§ In the exercise of their functions under this Act and the Act of 1949 it shall be the duty of the Commission, the Forestry Commission 1135 and local authorities to have due regard to the protection against pollution of any water, whether on the surface or underground, which belongs to statutory water undertakers or which statutory water undertakers are for the time being authorised to take.—[Mrs. White.]
§ Brought up, and read the First time.
§ Mrs. White
I beg to move, That the Clause be read a Second time.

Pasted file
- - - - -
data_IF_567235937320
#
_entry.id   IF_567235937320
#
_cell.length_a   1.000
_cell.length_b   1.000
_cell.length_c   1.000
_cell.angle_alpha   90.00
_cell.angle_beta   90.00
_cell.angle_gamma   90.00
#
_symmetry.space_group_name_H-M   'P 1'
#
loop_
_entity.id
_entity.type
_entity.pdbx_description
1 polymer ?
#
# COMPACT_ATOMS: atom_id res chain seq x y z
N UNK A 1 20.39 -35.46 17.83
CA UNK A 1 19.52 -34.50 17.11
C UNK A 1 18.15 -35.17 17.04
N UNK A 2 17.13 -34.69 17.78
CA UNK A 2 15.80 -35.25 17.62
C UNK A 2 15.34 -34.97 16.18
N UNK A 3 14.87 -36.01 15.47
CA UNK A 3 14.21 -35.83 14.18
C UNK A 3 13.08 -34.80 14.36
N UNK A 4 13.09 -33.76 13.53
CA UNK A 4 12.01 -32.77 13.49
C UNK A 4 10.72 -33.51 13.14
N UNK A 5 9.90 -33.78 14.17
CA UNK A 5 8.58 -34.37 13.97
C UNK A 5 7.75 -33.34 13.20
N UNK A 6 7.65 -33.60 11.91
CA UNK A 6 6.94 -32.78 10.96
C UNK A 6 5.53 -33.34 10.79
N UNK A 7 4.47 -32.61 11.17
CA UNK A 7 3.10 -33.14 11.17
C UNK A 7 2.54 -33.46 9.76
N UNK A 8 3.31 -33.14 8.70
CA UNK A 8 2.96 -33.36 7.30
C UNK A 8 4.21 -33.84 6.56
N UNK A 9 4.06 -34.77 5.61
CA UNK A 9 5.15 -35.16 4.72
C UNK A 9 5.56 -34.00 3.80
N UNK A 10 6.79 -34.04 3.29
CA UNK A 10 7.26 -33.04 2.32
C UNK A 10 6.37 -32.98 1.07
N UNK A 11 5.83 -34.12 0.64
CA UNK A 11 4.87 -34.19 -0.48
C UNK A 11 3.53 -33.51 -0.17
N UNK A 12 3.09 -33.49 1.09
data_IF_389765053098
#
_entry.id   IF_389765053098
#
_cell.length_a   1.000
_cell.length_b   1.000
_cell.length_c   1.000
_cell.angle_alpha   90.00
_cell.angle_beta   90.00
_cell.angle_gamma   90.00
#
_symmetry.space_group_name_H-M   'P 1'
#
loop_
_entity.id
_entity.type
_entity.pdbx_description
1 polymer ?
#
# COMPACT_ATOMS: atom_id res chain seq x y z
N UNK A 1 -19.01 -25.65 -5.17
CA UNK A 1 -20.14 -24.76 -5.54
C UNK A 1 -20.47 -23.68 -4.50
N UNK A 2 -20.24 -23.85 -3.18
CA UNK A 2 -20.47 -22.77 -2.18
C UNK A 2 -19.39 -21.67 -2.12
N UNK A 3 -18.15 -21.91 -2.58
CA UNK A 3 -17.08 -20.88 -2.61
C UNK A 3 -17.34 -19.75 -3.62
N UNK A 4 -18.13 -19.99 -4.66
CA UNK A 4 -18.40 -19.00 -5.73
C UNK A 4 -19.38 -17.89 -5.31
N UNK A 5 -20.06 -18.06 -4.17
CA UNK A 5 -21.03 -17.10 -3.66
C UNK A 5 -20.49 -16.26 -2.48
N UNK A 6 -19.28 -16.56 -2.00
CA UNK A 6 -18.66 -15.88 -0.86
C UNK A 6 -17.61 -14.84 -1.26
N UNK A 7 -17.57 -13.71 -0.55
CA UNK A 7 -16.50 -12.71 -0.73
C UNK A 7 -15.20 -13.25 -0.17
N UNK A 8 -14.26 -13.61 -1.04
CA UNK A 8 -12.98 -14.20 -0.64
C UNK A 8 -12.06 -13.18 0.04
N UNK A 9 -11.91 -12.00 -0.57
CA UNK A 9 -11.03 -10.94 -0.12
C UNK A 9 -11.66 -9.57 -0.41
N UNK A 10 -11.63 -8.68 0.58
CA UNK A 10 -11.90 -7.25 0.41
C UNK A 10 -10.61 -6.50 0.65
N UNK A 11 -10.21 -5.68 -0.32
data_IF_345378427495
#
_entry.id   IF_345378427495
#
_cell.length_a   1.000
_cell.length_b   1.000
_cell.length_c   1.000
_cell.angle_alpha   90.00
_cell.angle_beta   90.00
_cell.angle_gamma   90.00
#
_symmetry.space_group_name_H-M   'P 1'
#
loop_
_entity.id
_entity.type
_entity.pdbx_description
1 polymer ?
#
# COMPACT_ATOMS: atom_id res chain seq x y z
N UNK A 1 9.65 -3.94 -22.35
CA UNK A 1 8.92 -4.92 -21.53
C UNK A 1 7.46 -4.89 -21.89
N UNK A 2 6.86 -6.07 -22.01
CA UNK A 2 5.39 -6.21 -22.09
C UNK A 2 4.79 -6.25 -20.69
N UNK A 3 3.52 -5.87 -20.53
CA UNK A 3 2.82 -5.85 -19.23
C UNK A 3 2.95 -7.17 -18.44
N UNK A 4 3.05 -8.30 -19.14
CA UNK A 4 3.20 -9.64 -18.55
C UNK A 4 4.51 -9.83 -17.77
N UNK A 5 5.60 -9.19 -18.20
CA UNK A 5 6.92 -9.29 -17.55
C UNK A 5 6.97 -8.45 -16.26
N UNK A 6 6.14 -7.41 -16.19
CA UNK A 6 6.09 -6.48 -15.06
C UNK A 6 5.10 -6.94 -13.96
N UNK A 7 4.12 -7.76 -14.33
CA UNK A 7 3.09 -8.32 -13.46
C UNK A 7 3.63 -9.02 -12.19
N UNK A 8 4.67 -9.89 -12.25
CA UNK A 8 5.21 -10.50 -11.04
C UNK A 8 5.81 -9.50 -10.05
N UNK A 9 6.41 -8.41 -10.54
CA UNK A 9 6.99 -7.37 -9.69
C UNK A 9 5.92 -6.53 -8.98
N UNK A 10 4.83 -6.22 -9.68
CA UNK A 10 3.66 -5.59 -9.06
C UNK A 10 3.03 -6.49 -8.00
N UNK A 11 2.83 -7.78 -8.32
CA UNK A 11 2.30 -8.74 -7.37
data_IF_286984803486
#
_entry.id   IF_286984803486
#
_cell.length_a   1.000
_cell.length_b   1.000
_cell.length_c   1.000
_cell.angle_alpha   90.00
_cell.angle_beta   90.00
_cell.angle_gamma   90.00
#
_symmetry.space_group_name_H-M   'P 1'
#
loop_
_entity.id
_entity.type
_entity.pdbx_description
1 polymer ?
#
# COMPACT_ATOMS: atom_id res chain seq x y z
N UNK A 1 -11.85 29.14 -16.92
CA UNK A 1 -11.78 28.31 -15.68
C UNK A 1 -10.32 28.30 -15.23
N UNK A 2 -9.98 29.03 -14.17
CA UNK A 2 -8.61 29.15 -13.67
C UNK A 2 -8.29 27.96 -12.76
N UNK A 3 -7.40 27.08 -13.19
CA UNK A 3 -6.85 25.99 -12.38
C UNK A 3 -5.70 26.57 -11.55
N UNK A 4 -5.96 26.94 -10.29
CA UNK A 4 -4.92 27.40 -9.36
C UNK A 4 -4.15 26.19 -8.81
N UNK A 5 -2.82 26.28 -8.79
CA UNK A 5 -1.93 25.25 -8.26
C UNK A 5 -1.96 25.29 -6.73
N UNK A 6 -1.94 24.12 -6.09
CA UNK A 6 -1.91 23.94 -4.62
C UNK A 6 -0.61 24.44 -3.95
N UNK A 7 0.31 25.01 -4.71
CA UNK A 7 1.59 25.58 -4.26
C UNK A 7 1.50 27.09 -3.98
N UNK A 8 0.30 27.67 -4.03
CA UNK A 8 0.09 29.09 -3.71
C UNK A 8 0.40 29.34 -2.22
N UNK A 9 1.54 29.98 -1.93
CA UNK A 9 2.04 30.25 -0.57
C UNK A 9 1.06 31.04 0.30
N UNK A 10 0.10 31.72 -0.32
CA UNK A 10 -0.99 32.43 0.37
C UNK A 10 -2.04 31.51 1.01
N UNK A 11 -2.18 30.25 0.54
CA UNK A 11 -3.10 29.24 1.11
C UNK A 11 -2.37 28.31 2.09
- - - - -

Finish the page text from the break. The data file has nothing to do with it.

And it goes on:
This again is consequent upon an undertaking given in Committee to the hon. Member for Southend, West (Mr. Channon). He expressed some apprehension about the possibility of increasing the danger of pollution of water because the general purposes of the Bill are to increase the use of the countryside and consequently the number of persons who might come into areas where this danger could exist. I said at the time that the Government were sympathetic to the purposes of the new Clause, which he withdrew. We have, therefore, carried out our undertaking by laying a positive duty upon…the Commission, the Forestry Commission and local authorities to have due regard to the protection against pollution of any water, whether on the surface or underground, which belongs to statutory water undertakers or which statutory water undertakers are for the time being authorised to take.I believe that the new Clause will be welcome to the British Waterworks Association, whose anxieties led to the earlier attempt to deal with the matter in Committee.